The Manila Metropolitan Theatre or MET is an art deco building designed by the Filipino architect Juan M. de Guzman Arellano, and inaugurated on 10 December 1931, with a capacity of 1670. The theatre is located on Padre Burgos Avenue, near the Manila Central Post Office. Renovated under the auspices of Imelda Marcos, it now falls back under the management of neglect and decadence.

Manila Central Post Office. Designed by Filipino architect Juan Marcos de Guzman Arellano, located in a very prominent visual and commanding spot of the first Civic Centre in Manila and could have been perfect location for a Senate building, the Post Office building was built in neoclassical architecture in 1926. It was severely damaged in World War II, and rebuilt in 1946 preserving most of its original design. It is located in the Intramuros district of the city, at the bank of the Pasig River. The front of the building faces the Liwasang Bonifacio plaza (now known as Plaza Lawton).

Museums

Manila has seen a drastic improvement in its museum offerings with the recent renovation of old favorites such as the National Museum of the Filipino People and the Ayala Museum (located not in Manila but in nearby Makati City). Other must-see museums in the city are the Bahay Chinoy (Chinese House), Casa Manila, San Agustin Museum the Museum of Filipino Political History, the “Museo Pambata” children’s museum’.

National Museum of the Philippines (Pambansang Museo), P. Burgos Ave. Built and opened in the 1900s the museum showcases significant collections from archaeology, arts, cultural properties, zoology, botany and many more. This museum boasts of amassing over a million artifacts but in actual, only 125 pieces or so are on show. An optimist would describe something as a glass half full, and for one, this museum is less than half full for one would see halls and halls of empty space. A floor would have just about a maximum of two utilized halls with displays in it. The museum is comprised of three separate buildings – this one and the one facing it as showcases for anthropological and archaeological artifacts while the third one, the former Senate Building functions as the National Art Gallery where paintings and sculptures are housed. All three provide free admission.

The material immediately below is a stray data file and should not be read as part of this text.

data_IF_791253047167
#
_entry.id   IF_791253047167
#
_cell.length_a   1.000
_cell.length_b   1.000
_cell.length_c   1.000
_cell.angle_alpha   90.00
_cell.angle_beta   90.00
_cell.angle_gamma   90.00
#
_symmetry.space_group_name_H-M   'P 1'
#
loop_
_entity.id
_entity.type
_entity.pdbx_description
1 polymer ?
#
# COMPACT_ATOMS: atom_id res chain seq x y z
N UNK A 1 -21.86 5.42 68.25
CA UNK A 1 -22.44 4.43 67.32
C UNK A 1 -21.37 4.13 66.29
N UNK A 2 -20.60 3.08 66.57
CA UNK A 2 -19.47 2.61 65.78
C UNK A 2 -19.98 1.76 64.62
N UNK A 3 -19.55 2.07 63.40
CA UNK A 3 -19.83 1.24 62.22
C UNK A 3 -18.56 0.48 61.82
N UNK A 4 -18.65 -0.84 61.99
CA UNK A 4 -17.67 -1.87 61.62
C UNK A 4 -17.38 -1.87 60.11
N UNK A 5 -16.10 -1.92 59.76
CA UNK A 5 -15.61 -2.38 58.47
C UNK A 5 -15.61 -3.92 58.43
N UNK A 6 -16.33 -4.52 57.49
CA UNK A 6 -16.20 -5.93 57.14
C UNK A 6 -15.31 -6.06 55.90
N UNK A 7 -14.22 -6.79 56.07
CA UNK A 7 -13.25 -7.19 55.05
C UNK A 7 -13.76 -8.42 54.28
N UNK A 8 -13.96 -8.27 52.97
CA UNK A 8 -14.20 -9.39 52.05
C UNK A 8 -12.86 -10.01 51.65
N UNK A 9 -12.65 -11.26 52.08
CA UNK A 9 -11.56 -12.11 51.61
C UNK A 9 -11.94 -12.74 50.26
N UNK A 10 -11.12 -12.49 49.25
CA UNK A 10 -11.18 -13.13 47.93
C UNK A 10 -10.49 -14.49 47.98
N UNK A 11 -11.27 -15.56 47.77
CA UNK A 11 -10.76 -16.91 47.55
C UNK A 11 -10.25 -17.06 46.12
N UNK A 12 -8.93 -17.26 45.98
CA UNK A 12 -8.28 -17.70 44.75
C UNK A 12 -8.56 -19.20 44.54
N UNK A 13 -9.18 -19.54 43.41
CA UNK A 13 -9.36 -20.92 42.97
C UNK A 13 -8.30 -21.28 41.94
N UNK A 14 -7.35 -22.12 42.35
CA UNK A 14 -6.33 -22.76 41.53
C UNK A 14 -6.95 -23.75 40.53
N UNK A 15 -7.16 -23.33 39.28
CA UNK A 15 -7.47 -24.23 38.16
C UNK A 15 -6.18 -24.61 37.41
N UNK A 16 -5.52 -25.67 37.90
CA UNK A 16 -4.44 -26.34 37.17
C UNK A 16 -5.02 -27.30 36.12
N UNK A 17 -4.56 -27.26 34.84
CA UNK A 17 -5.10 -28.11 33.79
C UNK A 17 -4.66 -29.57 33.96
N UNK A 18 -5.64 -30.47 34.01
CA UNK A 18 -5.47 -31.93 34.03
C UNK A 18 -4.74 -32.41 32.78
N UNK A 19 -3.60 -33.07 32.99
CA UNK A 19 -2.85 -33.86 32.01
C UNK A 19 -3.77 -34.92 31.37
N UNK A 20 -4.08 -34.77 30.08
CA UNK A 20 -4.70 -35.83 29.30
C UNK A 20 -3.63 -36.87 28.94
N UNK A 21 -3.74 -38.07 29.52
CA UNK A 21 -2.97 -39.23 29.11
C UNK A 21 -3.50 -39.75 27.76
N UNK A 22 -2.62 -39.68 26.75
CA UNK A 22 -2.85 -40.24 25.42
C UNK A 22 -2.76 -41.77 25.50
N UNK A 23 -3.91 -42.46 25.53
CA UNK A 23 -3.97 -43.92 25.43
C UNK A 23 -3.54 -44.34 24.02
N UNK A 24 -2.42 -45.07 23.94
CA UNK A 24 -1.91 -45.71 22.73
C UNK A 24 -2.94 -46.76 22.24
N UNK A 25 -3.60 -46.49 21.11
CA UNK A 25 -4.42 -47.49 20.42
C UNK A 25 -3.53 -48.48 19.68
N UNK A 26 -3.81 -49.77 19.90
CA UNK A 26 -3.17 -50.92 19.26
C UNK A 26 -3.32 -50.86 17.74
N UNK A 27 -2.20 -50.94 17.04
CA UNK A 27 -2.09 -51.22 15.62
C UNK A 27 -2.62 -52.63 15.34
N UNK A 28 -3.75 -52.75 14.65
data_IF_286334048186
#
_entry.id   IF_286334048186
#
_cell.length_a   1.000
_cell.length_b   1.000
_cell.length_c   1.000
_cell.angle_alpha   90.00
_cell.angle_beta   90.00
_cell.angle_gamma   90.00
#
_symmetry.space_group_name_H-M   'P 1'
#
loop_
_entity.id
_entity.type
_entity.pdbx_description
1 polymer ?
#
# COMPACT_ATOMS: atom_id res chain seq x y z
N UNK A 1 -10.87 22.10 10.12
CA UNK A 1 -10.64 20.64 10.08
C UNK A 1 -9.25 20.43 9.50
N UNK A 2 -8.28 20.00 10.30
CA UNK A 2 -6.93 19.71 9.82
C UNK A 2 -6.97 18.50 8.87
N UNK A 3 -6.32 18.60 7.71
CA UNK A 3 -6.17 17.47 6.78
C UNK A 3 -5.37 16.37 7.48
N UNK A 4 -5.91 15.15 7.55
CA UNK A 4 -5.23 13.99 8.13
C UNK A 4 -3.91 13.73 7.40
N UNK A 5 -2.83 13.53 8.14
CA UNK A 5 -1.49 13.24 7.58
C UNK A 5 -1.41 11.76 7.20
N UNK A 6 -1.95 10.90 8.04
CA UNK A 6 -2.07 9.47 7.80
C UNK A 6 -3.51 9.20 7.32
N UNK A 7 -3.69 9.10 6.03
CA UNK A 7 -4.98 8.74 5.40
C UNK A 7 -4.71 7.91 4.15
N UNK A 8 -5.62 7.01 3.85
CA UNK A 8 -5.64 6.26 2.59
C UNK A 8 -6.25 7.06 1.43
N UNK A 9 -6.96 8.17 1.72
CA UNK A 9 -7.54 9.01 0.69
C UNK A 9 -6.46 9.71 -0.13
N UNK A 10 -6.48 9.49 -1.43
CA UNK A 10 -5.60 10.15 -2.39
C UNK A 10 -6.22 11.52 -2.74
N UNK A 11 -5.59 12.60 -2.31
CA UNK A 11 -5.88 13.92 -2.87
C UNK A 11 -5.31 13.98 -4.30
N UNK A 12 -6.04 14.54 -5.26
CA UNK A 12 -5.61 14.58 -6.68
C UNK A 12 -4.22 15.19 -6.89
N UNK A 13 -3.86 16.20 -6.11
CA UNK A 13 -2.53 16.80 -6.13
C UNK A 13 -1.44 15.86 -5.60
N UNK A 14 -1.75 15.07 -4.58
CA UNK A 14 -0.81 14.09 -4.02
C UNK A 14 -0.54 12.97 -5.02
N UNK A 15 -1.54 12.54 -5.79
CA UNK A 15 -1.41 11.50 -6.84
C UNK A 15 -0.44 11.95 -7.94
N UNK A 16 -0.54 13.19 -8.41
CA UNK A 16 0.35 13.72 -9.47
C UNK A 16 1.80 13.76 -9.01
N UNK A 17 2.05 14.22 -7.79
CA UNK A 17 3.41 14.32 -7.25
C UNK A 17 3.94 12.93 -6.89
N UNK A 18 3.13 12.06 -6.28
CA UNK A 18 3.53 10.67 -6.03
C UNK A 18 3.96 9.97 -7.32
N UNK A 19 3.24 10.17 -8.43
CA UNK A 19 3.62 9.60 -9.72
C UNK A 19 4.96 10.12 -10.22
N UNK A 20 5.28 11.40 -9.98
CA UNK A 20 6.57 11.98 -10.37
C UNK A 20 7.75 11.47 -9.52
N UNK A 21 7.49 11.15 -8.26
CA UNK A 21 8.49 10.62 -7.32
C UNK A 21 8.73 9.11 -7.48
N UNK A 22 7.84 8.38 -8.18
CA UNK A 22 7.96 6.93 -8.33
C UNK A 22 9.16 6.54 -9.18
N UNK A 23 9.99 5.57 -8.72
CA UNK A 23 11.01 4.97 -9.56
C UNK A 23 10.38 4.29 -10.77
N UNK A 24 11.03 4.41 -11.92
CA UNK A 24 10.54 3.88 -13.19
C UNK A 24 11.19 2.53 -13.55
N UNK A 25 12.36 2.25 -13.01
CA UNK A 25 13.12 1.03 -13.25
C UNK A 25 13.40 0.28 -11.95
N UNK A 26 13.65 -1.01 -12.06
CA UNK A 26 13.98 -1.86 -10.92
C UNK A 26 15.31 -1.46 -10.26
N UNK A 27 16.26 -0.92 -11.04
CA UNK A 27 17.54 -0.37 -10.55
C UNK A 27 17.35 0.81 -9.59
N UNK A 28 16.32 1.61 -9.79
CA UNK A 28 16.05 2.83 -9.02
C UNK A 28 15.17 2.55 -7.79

The National Art Gallery as explained, took over the premises of the former Senate Building and the repository of works of Filipino masters. The more than life-sized painting of Juan Luna titled “Spolarium”, a powerful imagery in the mold of classical theme and Romanticist in style is the museum’s version of “Mona Lisa”, meaning the most priced Philippine artwork.

Museum of Philippine Political History (National Historical Institute Museum), T.M. Kalaw Ave. Manila. Includes documents such as the signing of Independence displayed in a holy grail-like showcase.